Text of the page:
Saturday, March 23, 2024

March Tour

 A driving tour of South Phoenix? So much to see. The Historical League tour covered nearly 30 miles and featured 8 points of interest south of the Salt River. Highlights included a visit to the South Mountain Preserve, a cruise past a home on the Historic Properties Register surrounded now by brand new million-dollar houses, a brief visit to the Sotelo-Heard Cemetery, a drive down "Funky Broadway" past the historic Precision Auto Parts and foundational Black churches and schools, and a stop to browse at Baseline Flowers, the last remaining shop of the Japanese Flower Gardens dynasty. Lunch was at historic Ponchos Mexican Food and Cantina, on Central Avenue, a mainstay for over fifty years.

Nakagawa Flower Shop on Historical League March Tour

 It's 1939 and a prominent Japanese farming family, the Nakagawa’s, starts a flower farm along Baseline Rd in South Phoenix. Long considered unfarmable, boulders and rocks scattered the soil and had to be removed by hand before the ground was plowed. Once the fields were cleared, the area was found to be excellent for large flower fields. The mountain created a down draft that kept the warm air on the ground and protected the crops.

In 1942, their lives were abruptly interrupted by Executive Order 9066, which forced Japanese Americans to sell or abandon their land and possessions and report to a government internment camp. The Nakagawas, and other local Japanese Americans were interned in the Gila River Internment Camp in southern Arizona. When they were finally released and allowed to return to their farms at the end of World War II, they found their lands ransacked and were forced to start again.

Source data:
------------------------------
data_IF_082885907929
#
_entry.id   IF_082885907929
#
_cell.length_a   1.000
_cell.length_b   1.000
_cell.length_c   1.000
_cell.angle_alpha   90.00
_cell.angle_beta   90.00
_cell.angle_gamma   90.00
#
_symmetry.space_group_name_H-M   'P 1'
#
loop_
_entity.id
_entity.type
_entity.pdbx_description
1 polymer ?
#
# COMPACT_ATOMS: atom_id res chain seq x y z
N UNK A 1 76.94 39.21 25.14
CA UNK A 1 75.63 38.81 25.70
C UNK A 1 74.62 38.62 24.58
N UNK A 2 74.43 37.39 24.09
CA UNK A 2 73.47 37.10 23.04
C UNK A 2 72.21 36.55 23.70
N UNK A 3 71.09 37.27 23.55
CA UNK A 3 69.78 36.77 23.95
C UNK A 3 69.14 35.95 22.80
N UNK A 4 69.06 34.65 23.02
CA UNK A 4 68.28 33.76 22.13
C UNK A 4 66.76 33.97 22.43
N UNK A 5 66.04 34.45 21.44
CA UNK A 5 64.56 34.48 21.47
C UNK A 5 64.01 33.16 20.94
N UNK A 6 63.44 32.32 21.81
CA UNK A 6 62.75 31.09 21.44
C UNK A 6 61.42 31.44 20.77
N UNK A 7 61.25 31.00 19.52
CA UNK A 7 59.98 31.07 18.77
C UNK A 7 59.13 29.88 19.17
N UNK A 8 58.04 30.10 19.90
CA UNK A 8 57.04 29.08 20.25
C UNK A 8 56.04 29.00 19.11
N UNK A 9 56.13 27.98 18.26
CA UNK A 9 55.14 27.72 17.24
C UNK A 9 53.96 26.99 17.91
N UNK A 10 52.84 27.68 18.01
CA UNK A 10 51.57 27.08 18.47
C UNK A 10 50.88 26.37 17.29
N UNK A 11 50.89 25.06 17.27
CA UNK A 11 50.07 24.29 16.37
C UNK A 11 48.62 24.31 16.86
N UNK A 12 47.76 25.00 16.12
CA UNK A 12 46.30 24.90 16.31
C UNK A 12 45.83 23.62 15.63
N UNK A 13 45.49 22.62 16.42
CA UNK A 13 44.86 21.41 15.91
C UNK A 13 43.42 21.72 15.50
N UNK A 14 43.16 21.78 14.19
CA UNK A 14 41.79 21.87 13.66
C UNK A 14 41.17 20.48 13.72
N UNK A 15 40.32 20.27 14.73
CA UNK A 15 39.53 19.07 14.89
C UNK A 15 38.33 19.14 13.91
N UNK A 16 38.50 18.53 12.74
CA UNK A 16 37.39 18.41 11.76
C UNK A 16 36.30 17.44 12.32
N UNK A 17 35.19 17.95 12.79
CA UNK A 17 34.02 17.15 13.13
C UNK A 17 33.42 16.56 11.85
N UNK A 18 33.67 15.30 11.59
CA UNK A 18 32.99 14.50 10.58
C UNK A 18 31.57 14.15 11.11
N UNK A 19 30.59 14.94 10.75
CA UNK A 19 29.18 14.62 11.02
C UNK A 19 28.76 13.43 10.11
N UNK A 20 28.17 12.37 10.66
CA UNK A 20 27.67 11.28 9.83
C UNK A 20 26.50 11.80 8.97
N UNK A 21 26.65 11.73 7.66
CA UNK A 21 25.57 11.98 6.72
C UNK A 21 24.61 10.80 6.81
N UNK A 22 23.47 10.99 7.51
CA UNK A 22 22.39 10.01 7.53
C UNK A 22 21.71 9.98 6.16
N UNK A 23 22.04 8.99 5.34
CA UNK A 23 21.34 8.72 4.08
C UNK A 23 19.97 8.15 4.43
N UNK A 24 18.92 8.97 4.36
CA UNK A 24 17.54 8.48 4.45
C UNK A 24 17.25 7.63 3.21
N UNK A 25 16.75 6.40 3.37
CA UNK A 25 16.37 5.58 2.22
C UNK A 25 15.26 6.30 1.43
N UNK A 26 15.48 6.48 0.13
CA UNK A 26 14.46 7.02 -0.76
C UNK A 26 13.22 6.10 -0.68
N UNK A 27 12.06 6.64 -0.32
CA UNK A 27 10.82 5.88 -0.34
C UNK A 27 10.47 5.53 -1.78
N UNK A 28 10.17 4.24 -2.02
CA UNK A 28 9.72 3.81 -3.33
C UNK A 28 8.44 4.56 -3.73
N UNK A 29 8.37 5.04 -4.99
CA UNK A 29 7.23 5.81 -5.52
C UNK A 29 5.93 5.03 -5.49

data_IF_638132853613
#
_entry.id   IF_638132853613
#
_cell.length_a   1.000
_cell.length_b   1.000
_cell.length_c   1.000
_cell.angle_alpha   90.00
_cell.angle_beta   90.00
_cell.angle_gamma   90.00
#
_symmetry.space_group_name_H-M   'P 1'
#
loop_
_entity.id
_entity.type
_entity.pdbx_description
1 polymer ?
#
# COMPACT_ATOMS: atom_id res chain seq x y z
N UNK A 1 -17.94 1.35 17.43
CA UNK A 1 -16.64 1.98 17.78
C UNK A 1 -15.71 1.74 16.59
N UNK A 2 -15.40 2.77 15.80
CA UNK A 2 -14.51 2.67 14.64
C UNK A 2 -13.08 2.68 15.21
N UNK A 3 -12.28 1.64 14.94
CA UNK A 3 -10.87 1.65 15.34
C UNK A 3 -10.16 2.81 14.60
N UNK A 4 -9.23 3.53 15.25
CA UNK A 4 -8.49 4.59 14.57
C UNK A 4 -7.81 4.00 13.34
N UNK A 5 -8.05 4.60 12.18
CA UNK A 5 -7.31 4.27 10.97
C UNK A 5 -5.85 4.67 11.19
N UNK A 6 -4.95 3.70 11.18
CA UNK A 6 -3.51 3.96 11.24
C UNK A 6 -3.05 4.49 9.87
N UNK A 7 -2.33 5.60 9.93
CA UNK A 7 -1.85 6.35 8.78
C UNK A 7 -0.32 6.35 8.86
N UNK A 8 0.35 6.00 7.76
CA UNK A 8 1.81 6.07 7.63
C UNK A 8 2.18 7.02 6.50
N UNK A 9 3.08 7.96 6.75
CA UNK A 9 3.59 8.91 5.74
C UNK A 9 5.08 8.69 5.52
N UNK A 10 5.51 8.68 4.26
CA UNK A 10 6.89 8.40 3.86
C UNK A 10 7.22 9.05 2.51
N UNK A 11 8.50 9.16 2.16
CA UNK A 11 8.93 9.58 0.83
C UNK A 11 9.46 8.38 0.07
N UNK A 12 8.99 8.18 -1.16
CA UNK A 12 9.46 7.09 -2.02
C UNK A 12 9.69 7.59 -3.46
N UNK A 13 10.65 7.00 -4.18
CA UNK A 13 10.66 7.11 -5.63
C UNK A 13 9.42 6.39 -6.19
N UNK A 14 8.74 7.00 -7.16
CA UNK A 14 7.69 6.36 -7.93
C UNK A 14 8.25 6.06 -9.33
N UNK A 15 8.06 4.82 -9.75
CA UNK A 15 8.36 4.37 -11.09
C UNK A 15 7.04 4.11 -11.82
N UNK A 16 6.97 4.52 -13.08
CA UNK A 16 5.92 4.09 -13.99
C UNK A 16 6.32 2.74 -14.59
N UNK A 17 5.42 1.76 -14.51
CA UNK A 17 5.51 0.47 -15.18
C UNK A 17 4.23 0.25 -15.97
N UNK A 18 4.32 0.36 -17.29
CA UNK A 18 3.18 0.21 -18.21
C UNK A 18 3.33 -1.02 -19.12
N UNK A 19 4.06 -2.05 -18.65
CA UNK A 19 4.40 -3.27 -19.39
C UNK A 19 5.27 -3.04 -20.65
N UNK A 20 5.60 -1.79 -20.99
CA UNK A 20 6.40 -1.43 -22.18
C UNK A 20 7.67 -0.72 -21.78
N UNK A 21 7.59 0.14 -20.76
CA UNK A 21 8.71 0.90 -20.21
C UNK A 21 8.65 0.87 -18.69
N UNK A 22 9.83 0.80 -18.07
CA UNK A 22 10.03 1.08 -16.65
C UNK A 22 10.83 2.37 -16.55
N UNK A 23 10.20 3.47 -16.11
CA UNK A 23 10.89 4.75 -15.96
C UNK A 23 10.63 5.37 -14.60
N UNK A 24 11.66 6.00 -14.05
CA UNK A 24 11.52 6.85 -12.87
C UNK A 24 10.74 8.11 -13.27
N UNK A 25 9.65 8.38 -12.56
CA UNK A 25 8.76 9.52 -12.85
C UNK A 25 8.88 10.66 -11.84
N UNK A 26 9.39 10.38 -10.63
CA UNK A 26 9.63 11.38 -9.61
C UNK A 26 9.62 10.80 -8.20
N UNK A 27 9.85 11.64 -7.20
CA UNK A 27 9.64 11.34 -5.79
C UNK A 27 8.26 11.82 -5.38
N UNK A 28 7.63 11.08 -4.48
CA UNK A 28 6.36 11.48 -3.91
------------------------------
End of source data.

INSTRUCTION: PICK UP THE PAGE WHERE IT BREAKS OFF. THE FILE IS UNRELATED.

However, despite the interruption to their lives and the destruction to their lands, the Nakagawas, and multiple other families recreated thriving flower farms by the early 1950’s. For almost three decades, the Japanese flower farms acted as a colorful oasis in the middle of a rapidly urbanizing Arizona capitol. Every spring, tourists traveled miles to drive past the fields, smell the flowers, and purchase beautiful bouquets. At their height, the farms collectively shipped 259 boxes of flowers a day across the nation.
Now, the original flower fields are replaced with suburban housing. In 2006, the family sold the last of the flower fields. Baseline Flower Growers, the Nakagawa’s shop, is still open, selling flowers imported from South America and California. Though the flowers no longer fill Baseline Road’s 16-block stretch from 48th street through 32nd street, they still exist in photos and the memories of millions of Phoenix residents.
Thanks to tour organizer Jolynn Clarke, the March Historical League tour brought back all these memories. Thanks to Katie Tovar for the great photos and AHS for the history.